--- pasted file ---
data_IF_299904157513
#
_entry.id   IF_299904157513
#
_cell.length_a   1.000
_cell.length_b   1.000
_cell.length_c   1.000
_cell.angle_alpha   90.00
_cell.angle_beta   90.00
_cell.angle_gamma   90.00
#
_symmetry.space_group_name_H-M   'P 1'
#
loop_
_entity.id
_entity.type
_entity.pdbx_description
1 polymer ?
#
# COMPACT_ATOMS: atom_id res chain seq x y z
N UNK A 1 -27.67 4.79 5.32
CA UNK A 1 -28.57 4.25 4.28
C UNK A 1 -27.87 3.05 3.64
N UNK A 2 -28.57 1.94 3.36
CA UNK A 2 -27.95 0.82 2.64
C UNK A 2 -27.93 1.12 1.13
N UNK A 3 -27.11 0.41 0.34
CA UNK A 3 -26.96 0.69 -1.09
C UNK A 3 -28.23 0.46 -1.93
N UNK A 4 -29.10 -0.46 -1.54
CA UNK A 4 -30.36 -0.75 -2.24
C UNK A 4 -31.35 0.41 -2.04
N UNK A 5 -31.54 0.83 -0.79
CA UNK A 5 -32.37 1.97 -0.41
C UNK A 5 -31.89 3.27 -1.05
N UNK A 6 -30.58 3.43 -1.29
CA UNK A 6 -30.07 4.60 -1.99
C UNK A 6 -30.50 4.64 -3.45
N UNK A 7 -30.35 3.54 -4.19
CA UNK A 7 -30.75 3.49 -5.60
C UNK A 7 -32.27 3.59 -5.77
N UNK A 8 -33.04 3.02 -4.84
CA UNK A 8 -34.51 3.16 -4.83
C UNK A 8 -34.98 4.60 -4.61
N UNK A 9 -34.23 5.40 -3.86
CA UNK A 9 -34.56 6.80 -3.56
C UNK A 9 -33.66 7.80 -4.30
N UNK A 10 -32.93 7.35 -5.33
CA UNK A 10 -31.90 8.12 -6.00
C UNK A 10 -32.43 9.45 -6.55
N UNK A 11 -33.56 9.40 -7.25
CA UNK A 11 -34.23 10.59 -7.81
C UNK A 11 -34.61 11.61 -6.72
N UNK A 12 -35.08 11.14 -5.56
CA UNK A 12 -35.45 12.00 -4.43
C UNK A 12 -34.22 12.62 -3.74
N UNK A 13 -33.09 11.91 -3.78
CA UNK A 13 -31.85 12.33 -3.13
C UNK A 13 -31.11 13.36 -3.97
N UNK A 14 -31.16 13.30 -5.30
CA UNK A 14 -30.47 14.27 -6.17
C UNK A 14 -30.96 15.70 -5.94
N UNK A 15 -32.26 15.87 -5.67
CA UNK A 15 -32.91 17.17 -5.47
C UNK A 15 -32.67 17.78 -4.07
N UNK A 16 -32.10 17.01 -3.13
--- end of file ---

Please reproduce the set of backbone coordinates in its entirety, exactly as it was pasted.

data_IF_299904157513
#
_entry.id   IF_299904157513
#
_cell.length_a   1.000
_cell.length_b   1.000
_cell.length_c   1.000
_cell.angle_alpha   90.00
_cell.angle_beta   90.00
_cell.angle_gamma   90.00
#
_symmetry.space_group_name_H-M   'P 1'
#
loop_
_entity.id
_entity.type
_entity.pdbx_description
1 polymer ?
#
# COMPACT_ATOMS: atom_id res chain seq x y z
N UNK A 1 -27.67 4.79 5.32
CA UNK A 1 -28.57 4.25 4.28
C UNK A 1 -27.87 3.05 3.64
N UNK A 2 -28.57 1.94 3.36
CA UNK A 2 -27.95 0.82 2.64
C UNK A 2 -27.93 1.12 1.13
N UNK A 3 -27.11 0.41 0.34
CA UNK A 3 -26.96 0.69 -1.09
C UNK A 3 -28.23 0.46 -1.93
N UNK A 4 -29.10 -0.46 -1.54
CA UNK A 4 -30.36 -0.75 -2.24
C UNK A 4 -31.35 0.41 -2.04
N UNK A 5 -31.54 0.83 -0.79
CA UNK A 5 -32.37 1.97 -0.41
C UNK A 5 -31.89 3.27 -1.05
N UNK A 6 -30.58 3.43 -1.29
CA UNK A 6 -30.07 4.60 -1.99
C UNK A 6 -30.50 4.64 -3.45
N UNK A 7 -30.35 3.54 -4.19
CA UNK A 7 -30.75 3.49 -5.60
C UNK A 7 -32.27 3.59 -5.77
N UNK A 8 -33.04 3.02 -4.84
CA UNK A 8 -34.51 3.16 -4.83
C UNK A 8 -34.98 4.60 -4.61
N UNK A 9 -34.23 5.40 -3.86
CA UNK A 9 -34.56 6.80 -3.56
C UNK A 9 -33.66 7.80 -4.30
N UNK A 10 -32.93 7.35 -5.33
CA UNK A 10 -31.90 8.12 -6.00
C UNK A 10 -32.43 9.45 -6.55
N UNK A 11 -33.56 9.40 -7.25
CA UNK A 11 -34.23 10.59 -7.81
C UNK A 11 -34.61 11.61 -6.72
N UNK A 12 -35.08 11.14 -5.56
CA UNK A 12 -35.45 12.00 -4.43
C UNK A 12 -34.22 12.62 -3.74
N UNK A 13 -33.09 11.91 -3.78
CA UNK A 13 -31.85 12.33 -3.13
C UNK A 13 -31.11 13.36 -3.97
N UNK A 14 -31.16 13.30 -5.30
CA UNK A 14 -30.47 14.27 -6.17
C UNK A 14 -30.96 15.70 -5.94
N UNK A 15 -32.26 15.87 -5.67
CA UNK A 15 -32.91 17.17 -5.47
C UNK A 15 -32.67 17.78 -4.07
N UNK A 16 -32.10 17.01 -3.13